Al Masah Capital says that the Middle East and North Africa (MENA) healthcare market will be valued at USD$144 billion by 2020, with a third of the market controlled by the private sector.
A recent report from Al Masah Capital Research predicts that the healthcare sector in the Middle East and North Africa (MENA) region will be worth $144 billion by 2020, significantly higher than the $81.1 billion recorded in 2011, for a CAGR of 6.6 percent during the interval period. In comparison, the worldwide healthcare market was believed to have been worth $5.9 trillion in 2010.
The GCC region, namely the countries of Bahrain, Kuwait, Oman, Qatar, Saudi Arabia, and the United Arab Emirates, is expected to account for $69 billion of the total MENA healthcare market by 2020.
This is in line with another report by Alpen Capital stating that the GCC region will grow 12 percent by 2018, with Qatar and UAE leading the way.
According to the Al Masah Capital report, MENA countries spent $72 billion, or 4.0 percent of GDP on healthcare in 2010, led by the GCC region, which spent about $40 billion, or 3.5 percent of GDP. Meanwhile, the United States spent 17.6 percent of GDP for its far larger healthcare sector.
However, higher expenditure does not always mean a better healthcare sector. A Bloomberg report of the most efficient healthcare systems in the world in 2013 revealed that two MENA countries, Libya and the UAE, ranked 11th and 12th respectively, ahead of the UK, Canada, France, Germany and the US.
The projected increase in value of the healthcare sector in MENA is seen as a result of demographic factors such as an aging population, decline in mortality rates, and the rise in lifestyle diseases such as diabetes, hypertension and cardiovascular disorders. Rising income, the influx of expatriates, and greater healthcare insurance penetration are also key factors.
Almost two-thirds of the 3,300 hospitals in the region are government-owned, with the majority of these facilities found in Egypt, Saudi Arabia, Algeria, and Morocco, the report revealed.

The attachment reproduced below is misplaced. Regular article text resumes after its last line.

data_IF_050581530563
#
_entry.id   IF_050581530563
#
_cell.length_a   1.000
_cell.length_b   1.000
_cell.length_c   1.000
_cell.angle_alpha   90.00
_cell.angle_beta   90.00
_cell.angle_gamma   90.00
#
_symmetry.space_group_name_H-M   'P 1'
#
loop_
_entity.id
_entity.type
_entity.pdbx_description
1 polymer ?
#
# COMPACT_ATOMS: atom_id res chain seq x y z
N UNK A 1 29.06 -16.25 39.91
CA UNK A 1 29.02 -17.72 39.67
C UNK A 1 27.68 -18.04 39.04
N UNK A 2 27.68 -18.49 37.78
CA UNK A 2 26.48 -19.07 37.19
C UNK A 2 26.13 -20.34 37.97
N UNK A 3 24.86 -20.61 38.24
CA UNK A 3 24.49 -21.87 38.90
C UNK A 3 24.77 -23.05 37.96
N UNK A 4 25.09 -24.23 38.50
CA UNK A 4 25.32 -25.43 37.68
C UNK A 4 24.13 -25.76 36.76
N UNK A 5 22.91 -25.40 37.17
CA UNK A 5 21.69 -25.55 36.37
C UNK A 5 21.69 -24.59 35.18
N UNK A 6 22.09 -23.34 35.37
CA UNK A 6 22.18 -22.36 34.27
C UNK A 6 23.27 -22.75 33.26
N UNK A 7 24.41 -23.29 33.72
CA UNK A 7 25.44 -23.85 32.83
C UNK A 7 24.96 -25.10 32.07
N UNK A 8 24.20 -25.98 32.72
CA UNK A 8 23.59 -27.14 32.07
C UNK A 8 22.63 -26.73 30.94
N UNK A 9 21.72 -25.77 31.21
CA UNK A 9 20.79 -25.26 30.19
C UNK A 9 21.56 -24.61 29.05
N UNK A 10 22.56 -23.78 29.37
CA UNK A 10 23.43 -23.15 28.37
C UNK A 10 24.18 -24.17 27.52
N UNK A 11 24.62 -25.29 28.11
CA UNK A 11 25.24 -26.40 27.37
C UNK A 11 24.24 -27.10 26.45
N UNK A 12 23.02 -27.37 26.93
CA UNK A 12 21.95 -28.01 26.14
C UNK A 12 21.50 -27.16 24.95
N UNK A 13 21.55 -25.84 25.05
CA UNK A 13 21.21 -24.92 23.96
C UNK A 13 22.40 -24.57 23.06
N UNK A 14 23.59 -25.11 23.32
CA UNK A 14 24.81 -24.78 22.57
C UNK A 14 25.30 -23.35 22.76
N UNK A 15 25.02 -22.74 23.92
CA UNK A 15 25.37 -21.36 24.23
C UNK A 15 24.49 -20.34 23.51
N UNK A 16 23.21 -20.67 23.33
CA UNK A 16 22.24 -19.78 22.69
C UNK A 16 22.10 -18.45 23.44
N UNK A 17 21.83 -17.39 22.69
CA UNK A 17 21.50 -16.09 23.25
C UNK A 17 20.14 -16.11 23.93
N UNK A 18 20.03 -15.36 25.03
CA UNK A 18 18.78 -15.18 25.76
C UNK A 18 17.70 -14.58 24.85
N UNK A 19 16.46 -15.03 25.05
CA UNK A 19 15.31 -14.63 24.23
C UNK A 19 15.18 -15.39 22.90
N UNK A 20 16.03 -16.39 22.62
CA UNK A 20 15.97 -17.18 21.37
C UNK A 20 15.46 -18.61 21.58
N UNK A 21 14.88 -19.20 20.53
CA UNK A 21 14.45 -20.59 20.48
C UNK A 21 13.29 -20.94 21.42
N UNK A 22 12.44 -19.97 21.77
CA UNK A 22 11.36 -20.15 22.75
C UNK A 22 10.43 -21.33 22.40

Citing World Health Organization (WHO) figures, the report noted that the public sector is responsible for 64 percent of MENA healthcare market expenditure. By 2020, this would shrink to a still substantial 58 percent as more private companies enter the market.
Governments in MENA are trying to attract more private enterprise participation into the healthcare industry to offset some of the costs of ramping up projects, and to raise the level of care given to residents to world-class standards. Countries like the UAE and Saudi Arabia have successfully convinced renowned institutions such as the Mayo Clinic, Johns Hopkins, Cleveland Clinic, and Harvard Medical International to partner with regional hospitals to boost local treatment standards and medical tourism programs.
In the UAE, which is bidding to become a major medical tourism hub, Saudi German Hospital Dubai recently became the first hospital in MENA to be granted an international medical tourism certification from the Medical Travel Quality Alliance (MTQUA).
The Al Masah Capital report also says MENA is facing a shortage of 360,000 beds by 2020 because of the spike in healthcare demand. As a response, governments have been increasing funding for infrastructure projects. For example, Saudi Arabia has allotted $28.8 billion for health projects in 2014, including the building of five medical cities in addition to 34 new hospitals and clinics in the pipeline.
Private funding has also poured into the MENA healthcare sector in the last ten years, amounting to approximately $1.59 billion. From 2004-2013, the UAE was the largest recipient of private equity deals with 17 agreements, valued at $453 million in total.